Luk Thep dolls
A creepy new trend in Thailand sees strange child-like dolls being given their own seats on planes -and even snacks to eat.
According to some reports, ‘Child Angels’ are part of a new superstitious craze among many Thai people – which involves carrying, talking and caring for life-like dolls as if they are real children.
The dolls, called ‘Look Thep’ in Thai, are believed to hold children’s spirits and bring good luck to those who care for them – as well as wealth, blessings and protection from harm.
The pricey dolls which cost up , were first popularised by celebrities who claimed dressing up and feeding the figurines had brought them professional success.
As reported by CNN, Doll-mania has since swept up the superstitious, with adults bringing the figures to Buddhist ceremonies, restaurants and even on planes, where they reportedly have been issued seats and served mid-flight refreshments.
But after Thailand’s police chief warned this week the fad was going too far, officers on Tuesday confiscated more than 100 dolls and arrested three vendors in Bangkok for allegedly failing to pay import taxes.
“Mostly they imported [the dolls] from China,” Pol Col Kriangsak Kanrayawattanajaroen, deputy commander of the Economic Crime Suppression Bureau, told AFP.
He added that the vendors had avoided paying more than 100,000 baht.
The bust followed reports this week that Thai Smile airline was offering ticketed seats and meals to the dolls, accommodating owners who did not want to stow them as carry-on luggage.
Thai media published a leaked airline memo that defined the “child angels” as “a doll that is alive”.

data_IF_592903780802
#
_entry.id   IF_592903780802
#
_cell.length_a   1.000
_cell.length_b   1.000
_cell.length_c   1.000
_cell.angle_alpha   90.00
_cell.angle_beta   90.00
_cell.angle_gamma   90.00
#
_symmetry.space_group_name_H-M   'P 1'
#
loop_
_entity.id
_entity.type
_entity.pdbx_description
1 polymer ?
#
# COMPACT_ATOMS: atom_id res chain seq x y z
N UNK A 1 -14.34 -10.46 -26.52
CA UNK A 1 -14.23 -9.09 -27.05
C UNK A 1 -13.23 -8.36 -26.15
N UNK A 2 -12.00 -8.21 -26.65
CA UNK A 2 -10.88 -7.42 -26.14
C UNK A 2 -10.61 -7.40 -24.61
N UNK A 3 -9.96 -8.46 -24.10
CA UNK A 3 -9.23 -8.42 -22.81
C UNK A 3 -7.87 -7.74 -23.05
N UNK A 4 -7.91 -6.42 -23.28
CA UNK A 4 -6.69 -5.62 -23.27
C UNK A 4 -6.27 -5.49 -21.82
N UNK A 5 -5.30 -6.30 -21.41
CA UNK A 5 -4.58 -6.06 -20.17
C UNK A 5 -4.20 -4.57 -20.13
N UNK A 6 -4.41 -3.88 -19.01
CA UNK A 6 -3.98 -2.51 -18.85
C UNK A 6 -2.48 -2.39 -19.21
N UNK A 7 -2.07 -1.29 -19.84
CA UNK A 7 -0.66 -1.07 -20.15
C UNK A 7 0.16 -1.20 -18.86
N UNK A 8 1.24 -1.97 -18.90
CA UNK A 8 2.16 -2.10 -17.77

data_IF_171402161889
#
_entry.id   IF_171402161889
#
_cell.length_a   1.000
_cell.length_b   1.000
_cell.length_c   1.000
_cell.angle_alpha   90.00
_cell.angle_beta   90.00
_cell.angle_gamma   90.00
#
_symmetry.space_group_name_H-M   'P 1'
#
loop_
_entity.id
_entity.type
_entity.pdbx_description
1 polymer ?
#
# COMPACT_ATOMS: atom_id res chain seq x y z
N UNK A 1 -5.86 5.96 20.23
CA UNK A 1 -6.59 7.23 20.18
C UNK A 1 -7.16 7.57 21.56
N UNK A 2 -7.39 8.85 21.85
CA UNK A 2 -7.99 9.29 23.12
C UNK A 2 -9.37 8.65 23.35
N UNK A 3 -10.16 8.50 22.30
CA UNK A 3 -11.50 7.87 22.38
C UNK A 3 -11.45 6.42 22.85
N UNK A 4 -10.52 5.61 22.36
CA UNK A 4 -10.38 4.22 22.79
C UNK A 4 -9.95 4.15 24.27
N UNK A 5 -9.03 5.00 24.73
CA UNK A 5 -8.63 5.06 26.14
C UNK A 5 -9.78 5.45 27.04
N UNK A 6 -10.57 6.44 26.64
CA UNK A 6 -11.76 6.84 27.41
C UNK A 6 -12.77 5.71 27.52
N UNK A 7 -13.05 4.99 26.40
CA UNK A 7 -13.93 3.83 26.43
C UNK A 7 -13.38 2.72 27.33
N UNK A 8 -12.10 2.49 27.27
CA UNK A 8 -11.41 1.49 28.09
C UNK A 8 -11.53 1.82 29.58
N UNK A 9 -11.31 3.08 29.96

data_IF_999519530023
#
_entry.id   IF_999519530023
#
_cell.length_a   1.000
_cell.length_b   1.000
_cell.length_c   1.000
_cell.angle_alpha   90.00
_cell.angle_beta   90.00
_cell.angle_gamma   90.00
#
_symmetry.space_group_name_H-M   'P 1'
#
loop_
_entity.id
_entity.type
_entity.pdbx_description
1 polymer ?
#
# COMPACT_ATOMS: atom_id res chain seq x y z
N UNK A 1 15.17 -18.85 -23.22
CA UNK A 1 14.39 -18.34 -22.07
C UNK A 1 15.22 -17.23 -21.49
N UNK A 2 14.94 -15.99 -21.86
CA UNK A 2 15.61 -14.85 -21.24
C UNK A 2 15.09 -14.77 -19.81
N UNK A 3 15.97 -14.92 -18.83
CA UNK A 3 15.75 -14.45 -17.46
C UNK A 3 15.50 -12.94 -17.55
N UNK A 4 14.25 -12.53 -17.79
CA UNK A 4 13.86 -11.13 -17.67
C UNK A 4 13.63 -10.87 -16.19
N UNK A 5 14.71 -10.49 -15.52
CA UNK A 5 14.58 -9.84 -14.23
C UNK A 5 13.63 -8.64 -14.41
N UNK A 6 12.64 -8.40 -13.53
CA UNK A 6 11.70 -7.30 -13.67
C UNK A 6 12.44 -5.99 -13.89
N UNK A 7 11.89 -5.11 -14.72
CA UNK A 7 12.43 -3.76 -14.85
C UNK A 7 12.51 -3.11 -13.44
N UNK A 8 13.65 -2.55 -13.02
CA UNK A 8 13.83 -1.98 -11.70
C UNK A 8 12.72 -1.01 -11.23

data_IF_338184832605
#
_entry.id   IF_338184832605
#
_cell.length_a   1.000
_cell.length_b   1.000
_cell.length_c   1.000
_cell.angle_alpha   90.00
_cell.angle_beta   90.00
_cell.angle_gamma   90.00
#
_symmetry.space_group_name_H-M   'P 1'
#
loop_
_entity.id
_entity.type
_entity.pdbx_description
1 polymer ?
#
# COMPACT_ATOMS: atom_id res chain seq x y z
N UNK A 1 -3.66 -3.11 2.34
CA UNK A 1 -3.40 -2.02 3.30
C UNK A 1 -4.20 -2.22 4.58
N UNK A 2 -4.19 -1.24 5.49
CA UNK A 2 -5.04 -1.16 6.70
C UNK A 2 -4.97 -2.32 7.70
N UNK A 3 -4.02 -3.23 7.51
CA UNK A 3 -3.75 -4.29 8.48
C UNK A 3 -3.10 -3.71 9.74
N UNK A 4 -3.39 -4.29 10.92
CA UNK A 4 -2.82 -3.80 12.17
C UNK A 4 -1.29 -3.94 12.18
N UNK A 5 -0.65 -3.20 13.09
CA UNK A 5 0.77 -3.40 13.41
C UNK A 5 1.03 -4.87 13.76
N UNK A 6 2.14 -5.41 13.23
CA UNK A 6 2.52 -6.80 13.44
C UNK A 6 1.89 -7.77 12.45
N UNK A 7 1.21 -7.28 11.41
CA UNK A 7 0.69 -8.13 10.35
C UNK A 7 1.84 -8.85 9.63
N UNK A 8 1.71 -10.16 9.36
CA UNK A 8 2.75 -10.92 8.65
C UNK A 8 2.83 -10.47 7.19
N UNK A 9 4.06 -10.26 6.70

The memo said the dolls should be placed in window seats so as not to disturb other passengers and that seatbelts should be worn during takeoff and landing, according to reports.
Thai Smile declined to comment when contacted by AFP.
Anthropologist Visisya Pinthongvijayakul told AFP that while the angel doll trend only started last year, the practice has roots in the ancient occult worship of preserved foetuses thought to contain a child’s spirit.
More than 90% of Thais identify as Buddhist. But the country’s Buddhism is known for its syncretism, comfortably blending many animist and Hindu traditions into daily worship.
Mr Visisya said he has seen many shopkeepers and vendors buy the new angel dolls in hopes the talismans will boost sales during currently bleak times for the stuttering economy and ongoing political instability.
“From the perspective of Thais this is a very uncertain time,” said Mr Visisya, citing the plunging price of rubber and the ruling military junta’s lid on dissent.
“I think this is a practice that reflects an unstable and critical moment in Thai society.”
A Bangkok buffet restaurant is also running a special for the dolls.
“In the past month, more than 30 customers have brought their Luk Thep to eat at Neta Grill,” the restaurant said on its Facebook page Sunday. “Neta Grill is open to all worshipers and we’re glad to serve Luk Thep at children’s prices on the condition that all of the food ordered is consumed.”